Butterflies and Mango Trees

Walking out to the backyard, nature will present itself.  Always take a camera.

Mind you, opportunities to take a picture of nature in South Florida are common.

I didn’t expect just how common it was when I made the decision to pitch it all in Philly, and fly to Florida for a new home.

Having had Black Racer Snakes in my Florida Room, more lizards than I can count on any given wall both inside and outside of the house, and spiders that are larger than a small car in the eaves, I have grown both amused and expectant of the creatures.

After all, I ran a Frog Hotel for quite a few years until the Impact Windows got put in.  The frogs left and I am disappointed that they haven’t come back.

This particular afternoon, I was being dive bombed.

Oh sure, there were Monarchs everywhere as usual.  After all there were two caterpillars turning one plant into sticks at the same time.

This was something different.  This Orange and Black creature was not a Monarch.  It was a different kind of Florida Butterfly.  It was insistent that I follow it.  After all, it was orbiting my head like stars after a cartoon character gets hit in the head by an anvil.

No, I mean literally orbiting my head.  Round and round as I walked past the spa.

I got about half way down the yard and it left me.  The silly creature fluttered over to my Mango tree and parked itself there.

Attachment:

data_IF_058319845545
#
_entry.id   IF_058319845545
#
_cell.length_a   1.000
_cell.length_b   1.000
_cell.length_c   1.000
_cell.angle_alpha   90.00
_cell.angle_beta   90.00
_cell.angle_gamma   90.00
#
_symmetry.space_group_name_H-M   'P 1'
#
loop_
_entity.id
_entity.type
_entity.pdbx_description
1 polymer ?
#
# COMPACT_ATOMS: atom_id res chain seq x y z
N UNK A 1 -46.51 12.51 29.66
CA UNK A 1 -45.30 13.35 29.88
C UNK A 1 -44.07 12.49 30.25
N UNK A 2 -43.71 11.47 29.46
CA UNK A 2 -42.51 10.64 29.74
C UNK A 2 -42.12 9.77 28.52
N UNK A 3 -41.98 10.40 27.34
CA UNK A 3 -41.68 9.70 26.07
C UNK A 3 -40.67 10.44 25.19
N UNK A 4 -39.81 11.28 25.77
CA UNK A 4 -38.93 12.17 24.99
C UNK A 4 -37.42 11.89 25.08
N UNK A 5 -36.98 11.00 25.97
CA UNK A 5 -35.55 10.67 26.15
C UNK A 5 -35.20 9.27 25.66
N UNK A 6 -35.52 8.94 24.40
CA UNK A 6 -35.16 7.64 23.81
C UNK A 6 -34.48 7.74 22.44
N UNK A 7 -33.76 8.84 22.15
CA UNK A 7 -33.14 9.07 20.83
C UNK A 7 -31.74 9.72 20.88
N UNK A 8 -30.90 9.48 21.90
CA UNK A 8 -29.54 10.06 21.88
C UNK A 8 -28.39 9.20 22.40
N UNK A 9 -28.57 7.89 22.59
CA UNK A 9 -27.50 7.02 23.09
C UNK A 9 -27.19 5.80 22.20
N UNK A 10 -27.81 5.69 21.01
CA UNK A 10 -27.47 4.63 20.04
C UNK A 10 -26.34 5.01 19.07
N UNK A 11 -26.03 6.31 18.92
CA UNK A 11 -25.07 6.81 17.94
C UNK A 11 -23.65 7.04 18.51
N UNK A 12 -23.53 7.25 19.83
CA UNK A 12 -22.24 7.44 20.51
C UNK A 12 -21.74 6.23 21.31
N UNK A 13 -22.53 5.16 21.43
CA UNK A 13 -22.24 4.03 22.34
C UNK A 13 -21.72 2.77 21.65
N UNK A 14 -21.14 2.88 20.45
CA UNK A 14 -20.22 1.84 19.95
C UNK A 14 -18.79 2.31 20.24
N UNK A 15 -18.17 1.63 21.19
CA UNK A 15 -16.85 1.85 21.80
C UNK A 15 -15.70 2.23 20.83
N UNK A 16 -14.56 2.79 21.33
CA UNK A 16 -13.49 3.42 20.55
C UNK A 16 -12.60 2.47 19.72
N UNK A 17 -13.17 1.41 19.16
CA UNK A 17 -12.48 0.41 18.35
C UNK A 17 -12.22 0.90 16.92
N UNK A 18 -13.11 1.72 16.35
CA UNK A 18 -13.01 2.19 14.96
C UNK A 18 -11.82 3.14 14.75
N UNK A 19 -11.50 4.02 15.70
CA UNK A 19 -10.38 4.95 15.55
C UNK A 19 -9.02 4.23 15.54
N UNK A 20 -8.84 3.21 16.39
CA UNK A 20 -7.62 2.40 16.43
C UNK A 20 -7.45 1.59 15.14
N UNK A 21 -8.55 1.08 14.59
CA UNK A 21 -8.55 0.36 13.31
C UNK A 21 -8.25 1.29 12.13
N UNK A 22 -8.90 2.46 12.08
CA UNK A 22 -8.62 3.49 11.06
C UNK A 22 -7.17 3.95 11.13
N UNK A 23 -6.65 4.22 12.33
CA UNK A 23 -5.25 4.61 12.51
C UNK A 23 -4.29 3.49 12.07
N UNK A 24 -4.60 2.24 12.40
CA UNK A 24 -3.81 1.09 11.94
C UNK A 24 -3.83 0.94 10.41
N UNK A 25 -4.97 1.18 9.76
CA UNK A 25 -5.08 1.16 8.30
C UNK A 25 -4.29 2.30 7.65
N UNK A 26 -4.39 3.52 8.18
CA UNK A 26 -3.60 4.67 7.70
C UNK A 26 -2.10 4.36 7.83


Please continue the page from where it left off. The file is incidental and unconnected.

The Mango was a tree that was imprisoned in too small a pot for years until I finally freed it by chopping the pot away from its roots.  On a very hot day, I dug a hole in the yard and stuck it into the ground.  They say it is a Condo Mango and won’t get more than 10 to 15 feet tall or so, so I’m hoping.

The Mango immediately showed its appreciation by dropping almost every old leaf and then following with a complete coat of deep green leaves.  It’s a very happy plant that went green almost in a day.

Overnight.

The butterfly decided it liked it too.  It was there, on a Mango leaf and I swear it turned its head to watch me.  Reaching into my pocket, I was able to get exactly one picture out of the encounter.  Then the little orange and black creature fluttered away.  Over the house and into the beyond to live out its fluttery existence.

“One is all you get” it seemed to say.

Wildlife encounters are best when the wildlife insists on a selfie before it goes.

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